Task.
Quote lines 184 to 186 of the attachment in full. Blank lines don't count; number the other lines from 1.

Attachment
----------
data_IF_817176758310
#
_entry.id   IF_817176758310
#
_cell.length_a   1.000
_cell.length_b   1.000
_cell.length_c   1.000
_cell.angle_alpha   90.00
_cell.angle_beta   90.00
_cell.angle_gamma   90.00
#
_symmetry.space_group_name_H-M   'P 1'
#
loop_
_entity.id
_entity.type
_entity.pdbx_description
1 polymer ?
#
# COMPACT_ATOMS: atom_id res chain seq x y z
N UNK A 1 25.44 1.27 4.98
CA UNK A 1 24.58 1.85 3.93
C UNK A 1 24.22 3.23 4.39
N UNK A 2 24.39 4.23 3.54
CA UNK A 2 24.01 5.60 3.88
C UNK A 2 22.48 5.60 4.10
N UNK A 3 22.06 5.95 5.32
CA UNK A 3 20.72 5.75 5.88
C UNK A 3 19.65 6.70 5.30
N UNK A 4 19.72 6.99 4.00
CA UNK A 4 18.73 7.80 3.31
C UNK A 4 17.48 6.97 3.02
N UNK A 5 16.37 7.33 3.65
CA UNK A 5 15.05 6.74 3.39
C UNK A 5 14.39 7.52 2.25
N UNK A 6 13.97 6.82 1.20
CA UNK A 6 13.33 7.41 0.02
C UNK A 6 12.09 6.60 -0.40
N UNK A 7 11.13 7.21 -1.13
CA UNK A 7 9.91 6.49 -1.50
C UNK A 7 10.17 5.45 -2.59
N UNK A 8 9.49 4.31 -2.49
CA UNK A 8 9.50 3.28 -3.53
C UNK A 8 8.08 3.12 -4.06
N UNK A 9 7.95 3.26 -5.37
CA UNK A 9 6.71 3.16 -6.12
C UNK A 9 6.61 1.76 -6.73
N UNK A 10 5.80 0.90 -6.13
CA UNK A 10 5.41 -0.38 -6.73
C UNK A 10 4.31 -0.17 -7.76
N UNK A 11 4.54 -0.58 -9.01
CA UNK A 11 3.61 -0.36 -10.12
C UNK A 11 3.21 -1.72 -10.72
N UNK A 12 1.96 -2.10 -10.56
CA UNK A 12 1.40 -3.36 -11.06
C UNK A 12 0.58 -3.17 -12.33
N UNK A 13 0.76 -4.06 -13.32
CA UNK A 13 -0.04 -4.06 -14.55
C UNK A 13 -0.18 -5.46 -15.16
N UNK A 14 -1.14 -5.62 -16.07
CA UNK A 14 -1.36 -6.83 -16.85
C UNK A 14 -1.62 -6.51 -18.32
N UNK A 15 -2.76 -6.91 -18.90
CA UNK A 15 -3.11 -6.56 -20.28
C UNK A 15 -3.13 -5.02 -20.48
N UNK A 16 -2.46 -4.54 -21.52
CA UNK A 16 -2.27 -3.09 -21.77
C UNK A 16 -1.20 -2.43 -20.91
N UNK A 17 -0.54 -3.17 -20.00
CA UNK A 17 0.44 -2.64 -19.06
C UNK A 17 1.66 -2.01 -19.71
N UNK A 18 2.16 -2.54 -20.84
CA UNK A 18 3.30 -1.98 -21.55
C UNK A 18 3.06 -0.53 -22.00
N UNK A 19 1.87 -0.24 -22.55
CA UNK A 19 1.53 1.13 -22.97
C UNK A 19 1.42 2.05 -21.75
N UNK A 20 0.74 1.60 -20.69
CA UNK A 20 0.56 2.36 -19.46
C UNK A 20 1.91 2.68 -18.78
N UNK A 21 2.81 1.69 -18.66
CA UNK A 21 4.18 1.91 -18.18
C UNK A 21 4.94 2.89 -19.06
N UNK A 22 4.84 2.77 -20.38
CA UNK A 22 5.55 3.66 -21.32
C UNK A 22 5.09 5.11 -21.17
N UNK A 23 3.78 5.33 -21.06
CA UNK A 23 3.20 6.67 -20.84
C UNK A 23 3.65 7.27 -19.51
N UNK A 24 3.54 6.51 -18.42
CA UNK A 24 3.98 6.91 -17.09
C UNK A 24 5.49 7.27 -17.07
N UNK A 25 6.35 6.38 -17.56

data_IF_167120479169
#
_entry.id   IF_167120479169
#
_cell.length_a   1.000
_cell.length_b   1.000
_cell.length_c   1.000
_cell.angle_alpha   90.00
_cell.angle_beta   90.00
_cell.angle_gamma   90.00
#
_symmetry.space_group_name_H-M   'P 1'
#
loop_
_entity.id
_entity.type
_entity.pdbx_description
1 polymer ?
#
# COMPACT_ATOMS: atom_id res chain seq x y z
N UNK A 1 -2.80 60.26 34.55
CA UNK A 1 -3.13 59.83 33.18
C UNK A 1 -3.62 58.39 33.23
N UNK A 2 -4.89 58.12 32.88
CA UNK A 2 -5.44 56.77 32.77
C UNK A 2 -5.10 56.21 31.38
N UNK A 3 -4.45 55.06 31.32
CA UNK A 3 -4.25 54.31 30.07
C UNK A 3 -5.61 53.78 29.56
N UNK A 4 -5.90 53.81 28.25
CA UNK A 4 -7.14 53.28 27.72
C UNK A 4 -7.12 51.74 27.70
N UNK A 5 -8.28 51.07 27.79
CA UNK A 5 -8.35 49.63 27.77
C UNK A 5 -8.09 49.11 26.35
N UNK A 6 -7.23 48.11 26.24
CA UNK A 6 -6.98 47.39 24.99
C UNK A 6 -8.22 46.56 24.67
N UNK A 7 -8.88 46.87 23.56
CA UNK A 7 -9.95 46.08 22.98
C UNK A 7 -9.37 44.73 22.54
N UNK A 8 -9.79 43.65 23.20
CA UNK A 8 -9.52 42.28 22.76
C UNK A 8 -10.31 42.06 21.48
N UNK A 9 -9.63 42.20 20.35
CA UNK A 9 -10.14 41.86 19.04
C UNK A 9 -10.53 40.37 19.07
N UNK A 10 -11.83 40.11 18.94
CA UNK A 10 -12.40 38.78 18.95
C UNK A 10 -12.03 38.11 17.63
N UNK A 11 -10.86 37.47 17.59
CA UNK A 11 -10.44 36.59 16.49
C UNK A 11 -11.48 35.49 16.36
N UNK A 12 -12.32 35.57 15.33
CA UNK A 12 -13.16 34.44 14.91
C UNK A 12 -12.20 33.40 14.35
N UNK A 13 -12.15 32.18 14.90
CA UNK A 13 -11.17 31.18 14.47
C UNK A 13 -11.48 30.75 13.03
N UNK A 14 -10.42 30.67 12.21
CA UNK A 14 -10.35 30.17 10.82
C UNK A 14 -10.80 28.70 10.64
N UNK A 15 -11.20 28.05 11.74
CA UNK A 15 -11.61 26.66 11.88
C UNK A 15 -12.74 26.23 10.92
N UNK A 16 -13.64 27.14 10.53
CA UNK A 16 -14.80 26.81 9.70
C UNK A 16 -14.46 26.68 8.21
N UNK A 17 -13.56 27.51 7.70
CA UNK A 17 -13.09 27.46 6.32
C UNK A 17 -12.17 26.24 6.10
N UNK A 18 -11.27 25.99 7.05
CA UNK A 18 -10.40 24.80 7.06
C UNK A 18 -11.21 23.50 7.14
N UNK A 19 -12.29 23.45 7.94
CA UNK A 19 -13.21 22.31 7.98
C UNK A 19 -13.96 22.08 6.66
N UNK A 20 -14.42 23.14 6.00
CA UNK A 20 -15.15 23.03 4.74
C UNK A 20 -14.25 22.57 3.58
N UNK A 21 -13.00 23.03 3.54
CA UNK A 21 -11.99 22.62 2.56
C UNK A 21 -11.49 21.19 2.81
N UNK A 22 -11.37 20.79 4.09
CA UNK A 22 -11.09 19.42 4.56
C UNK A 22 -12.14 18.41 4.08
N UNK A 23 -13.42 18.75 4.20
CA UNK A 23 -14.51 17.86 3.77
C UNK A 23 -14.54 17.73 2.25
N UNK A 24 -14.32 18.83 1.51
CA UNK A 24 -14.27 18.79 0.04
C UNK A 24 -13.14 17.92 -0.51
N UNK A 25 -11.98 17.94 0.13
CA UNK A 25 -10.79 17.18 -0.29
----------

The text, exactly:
CA UNK A 24 -14.27 18.79 0.04
C UNK A 24 -13.14 17.92 -0.51
N UNK A 25 -11.98 17.94 0.13